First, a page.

Melissa Quinlan, Brunswick County Schools’ director of exceptional children, is an unwavering advocate for her students.
Melissa Quinlan is proud of her kids — all 1,700 of them.
PHOTOGRAPHY BY Laura Glantz
For the past seven years, Quinlan has worked as the director of exceptional children for all of Brunswick County’s 19 district schools. While taking care of approximately that many children on a yearly basis, she has little time for leisurely activities but says she couldn’t imagine being more fulfilled or happy doing anything else. She exudes energy and excitement for her job, takes her position quite seriously and is a strong advocate for the children and parents she serves within her program.
“People with disabilities and their families are very valuable to our community,” Quinlan says.
Her desire to work with children started at an early age. She says she spent many years playing school when she was young, and as she approached middle and high school, her family did community service projects. As a teenager she spent leisure time at the group home with a friend’s whose father was the operations manager of the home.
“Seeing people with special needs inspired me,” she says.
Her inherent interest and the sum of these childhood experiences made working in education a natural fit. Originally from Georgia, she received a bachelor of arts from Mercer University and earned a master of education at Georgia State University. During college she volunteered in multiple day-treatment programs that served troubled youth. After relocating to southeastern North Carolina she began working for Brunswick County Schools in 1999 and has completed administrative licensure coursework at UNC Wilmington.
In total she has spent 23 years dedicated to special education.
Quinlan started out working in a day program for children with emotional needs and has worked and taught kindergarten through 12th grade in a variety of capacities in regular and special education schools. She also worked as a behavior specialist and a regional coordinator for student services and early intervention before working in her current position with Brunswick County.
As director for exceptional children, Quinlan assumes many responsibilities. She not only allocates federal, state and local funding and resources to all of the district schools in order to serve children with special needs, but also makes sure that the process is handled with fidelity and efficiency. She is in charge of day treatment programs, grant writing, the staffing of approximately 230 personnel and contract providers, and collaborating with parents, families and community providers.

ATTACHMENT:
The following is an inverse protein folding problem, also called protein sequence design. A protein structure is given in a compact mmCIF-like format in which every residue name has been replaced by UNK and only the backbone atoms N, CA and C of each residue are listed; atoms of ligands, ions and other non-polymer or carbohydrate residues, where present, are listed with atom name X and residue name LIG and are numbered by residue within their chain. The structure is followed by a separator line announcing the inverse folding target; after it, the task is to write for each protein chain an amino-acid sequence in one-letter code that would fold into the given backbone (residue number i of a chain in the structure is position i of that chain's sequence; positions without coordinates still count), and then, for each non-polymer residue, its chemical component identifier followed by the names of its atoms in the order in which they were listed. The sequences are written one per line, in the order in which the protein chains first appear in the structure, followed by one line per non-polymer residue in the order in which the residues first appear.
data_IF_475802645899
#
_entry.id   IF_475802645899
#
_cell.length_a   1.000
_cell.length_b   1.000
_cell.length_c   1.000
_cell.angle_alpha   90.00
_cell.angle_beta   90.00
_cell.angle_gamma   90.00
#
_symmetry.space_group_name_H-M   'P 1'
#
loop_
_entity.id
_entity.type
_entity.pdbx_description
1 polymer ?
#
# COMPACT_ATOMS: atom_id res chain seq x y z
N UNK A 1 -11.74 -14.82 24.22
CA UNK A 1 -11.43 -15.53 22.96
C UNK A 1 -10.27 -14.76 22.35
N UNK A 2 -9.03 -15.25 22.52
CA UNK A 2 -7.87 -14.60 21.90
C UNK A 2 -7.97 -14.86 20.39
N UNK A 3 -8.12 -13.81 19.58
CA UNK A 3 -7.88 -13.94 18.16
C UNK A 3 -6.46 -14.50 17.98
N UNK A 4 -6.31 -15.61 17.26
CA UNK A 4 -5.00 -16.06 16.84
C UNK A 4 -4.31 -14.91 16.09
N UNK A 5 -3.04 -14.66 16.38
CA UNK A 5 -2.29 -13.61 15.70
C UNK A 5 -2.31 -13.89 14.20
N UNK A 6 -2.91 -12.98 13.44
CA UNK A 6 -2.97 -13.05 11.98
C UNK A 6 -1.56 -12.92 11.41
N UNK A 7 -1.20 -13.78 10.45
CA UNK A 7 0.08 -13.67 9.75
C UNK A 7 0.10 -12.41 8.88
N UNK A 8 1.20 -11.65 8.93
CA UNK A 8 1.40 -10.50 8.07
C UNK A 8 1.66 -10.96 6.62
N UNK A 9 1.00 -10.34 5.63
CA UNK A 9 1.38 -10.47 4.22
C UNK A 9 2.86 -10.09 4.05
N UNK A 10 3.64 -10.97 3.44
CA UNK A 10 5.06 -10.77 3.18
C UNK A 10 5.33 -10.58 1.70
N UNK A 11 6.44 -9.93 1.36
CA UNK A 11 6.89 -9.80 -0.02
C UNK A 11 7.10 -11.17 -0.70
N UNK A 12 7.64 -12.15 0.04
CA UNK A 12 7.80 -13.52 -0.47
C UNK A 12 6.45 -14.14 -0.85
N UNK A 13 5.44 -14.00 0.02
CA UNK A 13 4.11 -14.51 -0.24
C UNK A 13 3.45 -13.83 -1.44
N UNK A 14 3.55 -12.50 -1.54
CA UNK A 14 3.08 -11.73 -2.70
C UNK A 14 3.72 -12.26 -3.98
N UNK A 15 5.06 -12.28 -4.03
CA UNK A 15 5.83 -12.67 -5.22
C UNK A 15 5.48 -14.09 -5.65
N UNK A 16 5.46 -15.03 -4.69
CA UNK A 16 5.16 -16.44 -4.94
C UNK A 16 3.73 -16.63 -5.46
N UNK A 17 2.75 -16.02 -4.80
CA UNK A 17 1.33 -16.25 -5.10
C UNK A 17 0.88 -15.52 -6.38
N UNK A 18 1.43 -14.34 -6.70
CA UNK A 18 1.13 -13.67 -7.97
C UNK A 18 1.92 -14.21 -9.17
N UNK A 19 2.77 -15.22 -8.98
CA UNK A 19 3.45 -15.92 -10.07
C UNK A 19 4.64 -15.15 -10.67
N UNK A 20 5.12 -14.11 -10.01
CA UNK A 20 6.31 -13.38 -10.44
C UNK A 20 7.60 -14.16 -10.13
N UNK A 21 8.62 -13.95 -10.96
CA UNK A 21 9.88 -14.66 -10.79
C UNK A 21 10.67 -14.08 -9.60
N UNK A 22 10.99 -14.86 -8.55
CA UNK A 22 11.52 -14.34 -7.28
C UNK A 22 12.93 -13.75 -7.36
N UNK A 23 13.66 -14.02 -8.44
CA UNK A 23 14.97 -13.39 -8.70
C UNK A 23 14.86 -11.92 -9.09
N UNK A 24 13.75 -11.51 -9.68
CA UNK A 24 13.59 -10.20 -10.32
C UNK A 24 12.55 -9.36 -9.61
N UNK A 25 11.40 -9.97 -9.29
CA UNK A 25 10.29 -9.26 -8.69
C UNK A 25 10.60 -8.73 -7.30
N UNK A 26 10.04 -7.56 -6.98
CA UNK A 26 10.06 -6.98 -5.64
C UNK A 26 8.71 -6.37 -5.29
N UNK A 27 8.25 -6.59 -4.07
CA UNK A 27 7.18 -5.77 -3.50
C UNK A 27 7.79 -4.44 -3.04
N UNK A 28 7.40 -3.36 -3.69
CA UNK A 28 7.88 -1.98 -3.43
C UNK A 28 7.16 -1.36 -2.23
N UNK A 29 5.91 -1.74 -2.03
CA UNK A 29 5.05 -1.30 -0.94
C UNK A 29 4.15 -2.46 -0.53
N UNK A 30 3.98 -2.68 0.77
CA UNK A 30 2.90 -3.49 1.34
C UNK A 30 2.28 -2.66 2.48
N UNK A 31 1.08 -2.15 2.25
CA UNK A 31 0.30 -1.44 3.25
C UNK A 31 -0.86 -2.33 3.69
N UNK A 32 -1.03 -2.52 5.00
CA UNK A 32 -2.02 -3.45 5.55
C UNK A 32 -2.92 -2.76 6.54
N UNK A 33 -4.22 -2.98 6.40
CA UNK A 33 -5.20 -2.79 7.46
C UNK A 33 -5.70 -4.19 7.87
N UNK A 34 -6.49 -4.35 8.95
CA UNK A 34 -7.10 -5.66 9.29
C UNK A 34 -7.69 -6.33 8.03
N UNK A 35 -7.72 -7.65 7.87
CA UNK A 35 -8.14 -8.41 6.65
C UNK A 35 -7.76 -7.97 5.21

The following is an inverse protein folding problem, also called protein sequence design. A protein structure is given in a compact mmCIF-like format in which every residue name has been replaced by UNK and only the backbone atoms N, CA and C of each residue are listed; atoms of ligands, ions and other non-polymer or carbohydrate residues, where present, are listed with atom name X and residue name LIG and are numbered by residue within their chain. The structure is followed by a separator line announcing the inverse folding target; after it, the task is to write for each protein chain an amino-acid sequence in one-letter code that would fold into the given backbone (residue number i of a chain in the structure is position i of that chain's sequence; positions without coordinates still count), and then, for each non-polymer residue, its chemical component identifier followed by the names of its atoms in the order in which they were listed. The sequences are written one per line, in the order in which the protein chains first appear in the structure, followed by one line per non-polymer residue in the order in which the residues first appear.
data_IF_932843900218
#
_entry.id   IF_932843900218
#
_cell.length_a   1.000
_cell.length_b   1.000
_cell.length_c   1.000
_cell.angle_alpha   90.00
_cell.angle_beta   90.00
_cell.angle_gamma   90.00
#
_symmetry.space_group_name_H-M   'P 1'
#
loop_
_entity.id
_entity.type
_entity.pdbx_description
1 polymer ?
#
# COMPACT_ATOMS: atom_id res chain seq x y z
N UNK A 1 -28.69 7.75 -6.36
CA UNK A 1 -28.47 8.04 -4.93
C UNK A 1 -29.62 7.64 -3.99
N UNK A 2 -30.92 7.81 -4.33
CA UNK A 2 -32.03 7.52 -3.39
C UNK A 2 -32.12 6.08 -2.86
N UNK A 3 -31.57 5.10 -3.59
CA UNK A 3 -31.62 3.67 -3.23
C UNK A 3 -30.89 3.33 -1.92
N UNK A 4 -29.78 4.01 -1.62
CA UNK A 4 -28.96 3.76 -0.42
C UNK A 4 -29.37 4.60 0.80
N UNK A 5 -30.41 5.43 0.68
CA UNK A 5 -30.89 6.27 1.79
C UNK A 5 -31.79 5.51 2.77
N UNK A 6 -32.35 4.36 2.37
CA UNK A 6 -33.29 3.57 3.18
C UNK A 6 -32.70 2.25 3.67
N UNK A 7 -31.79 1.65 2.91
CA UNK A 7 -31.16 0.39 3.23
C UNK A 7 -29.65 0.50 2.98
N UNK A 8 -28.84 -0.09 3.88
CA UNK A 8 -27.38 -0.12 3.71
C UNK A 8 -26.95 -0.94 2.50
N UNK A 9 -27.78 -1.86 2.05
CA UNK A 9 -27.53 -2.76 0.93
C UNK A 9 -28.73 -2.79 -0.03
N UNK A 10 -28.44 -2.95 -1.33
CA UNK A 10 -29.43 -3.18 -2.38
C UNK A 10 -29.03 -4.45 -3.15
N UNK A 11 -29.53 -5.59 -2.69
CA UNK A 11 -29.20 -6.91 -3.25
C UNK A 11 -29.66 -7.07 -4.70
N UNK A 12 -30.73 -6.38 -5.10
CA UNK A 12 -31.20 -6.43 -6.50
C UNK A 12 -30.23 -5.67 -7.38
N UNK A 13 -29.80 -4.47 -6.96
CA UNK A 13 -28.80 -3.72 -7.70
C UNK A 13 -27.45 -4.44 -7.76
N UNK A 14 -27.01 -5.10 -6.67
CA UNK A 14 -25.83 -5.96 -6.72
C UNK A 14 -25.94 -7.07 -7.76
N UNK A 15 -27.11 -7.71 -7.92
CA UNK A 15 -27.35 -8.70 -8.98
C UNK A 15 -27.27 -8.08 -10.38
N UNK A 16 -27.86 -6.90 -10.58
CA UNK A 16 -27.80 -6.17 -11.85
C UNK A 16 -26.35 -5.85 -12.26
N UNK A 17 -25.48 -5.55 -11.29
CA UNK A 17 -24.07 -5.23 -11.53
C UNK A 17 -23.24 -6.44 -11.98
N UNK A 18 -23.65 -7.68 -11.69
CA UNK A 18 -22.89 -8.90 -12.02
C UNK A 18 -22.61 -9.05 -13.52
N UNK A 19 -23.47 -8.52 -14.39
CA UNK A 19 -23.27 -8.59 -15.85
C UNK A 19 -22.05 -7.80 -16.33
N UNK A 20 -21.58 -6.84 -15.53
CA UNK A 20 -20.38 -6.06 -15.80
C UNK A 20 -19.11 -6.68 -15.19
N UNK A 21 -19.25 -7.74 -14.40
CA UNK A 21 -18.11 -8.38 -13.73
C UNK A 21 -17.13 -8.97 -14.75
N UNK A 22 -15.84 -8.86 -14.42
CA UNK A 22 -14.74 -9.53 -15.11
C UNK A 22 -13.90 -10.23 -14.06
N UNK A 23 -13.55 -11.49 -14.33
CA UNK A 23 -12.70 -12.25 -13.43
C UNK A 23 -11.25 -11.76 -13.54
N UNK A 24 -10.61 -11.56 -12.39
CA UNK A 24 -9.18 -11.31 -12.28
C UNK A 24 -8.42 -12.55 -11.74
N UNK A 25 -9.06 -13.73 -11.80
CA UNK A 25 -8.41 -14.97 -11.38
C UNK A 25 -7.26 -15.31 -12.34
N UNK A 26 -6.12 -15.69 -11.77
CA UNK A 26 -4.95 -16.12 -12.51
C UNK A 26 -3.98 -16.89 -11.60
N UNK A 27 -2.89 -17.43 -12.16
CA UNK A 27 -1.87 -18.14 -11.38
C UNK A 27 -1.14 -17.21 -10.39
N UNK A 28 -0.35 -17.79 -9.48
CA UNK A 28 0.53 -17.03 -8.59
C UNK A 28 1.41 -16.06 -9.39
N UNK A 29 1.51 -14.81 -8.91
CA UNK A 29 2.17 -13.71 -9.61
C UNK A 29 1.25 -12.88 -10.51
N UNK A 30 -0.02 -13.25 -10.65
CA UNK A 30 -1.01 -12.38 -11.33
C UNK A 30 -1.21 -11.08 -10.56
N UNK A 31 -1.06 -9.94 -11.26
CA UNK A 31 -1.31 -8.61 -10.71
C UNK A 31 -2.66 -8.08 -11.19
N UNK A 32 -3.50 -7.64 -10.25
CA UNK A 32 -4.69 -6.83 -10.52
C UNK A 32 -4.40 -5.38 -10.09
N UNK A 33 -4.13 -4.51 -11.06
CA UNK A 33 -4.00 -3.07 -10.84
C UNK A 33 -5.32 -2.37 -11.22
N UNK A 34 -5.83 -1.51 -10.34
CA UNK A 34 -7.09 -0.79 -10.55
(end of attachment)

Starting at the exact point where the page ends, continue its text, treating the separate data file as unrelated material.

“The most important function is for me to ensure I take care of the children and that we have in place the things necessary for exceptional long-term outcomes,” she says. “The children must and do come first. I really love the children, and they are truly amazing. They keep me doing what I do.”
Doing her job keeps her out and about, and she’s rarely in her county office. Quinlan is a firm believer in visiting every single classroom, engaging with the children and getting to know them.
“I always tell people, call my cell, not my office,” she says. “About 90 percent of the time, I’m in the schools.
“The most fun is working directly with the children in the classroom. It’s critical to interface with the children and schools in order to make those important decisions about programming.”
Quinlan says best part of her job is having the opportunity to see children grow, thrive and be successful.
“I have had the blessing of watching children with disabilities grow up,” she says. “I love seeing kids learn to walk, talk, make friends. …There is nothing more exciting than going into the community and seeing them working or being in a day program or going to college.”
Thinking about her students’ successes makes her tear up. She remembers visiting a past student who was working at Novant. He hugged her and said, “Mrs. Quinlan, you’ve been with me my whole life.”
Quinlan’s goals are to always look for ways to improve and keep the program moving forward. She sees transition services as an integral piece of the program, reminding others that children with disabilities are able to be productive in the community.
“Transition starts as soon as the child walks in the door at pre-K,” she says, adding that her team is putting efforts into those services and making connections with businesses to provide work for these students after school. “It’s important that businesses know that [special needs children] are a part of our community, and our community vendors have been very supportive.”
The programs and interventions support many types of exceptional children, from a nonverbal child to a child that needs self-care to a child that needs help learning how to read, and help them access their world.
Quinlan promotes a deep bond with the students’ families. She knows that at times they can feel isolated, so reaching out and being a support system for them is crucial.
“We make sure that we take care of our school families,” she says. “I am so fortunate that I work with some amazing families. Without their support, we wouldn’t be successful.”
She attributes the program’s success to all the people she works with and to the county itself.
“Our program is comprised of amazing children and phenomenal teachers and support staff that go above and beyond to facilitate our programs,” she says.
But it’s the children she most values, and she can’t say enough about them.
“Our children are truly precious treasures,” she says. “They teach us patience, kindness and, most importantly, perseverance in the face of obstacles.”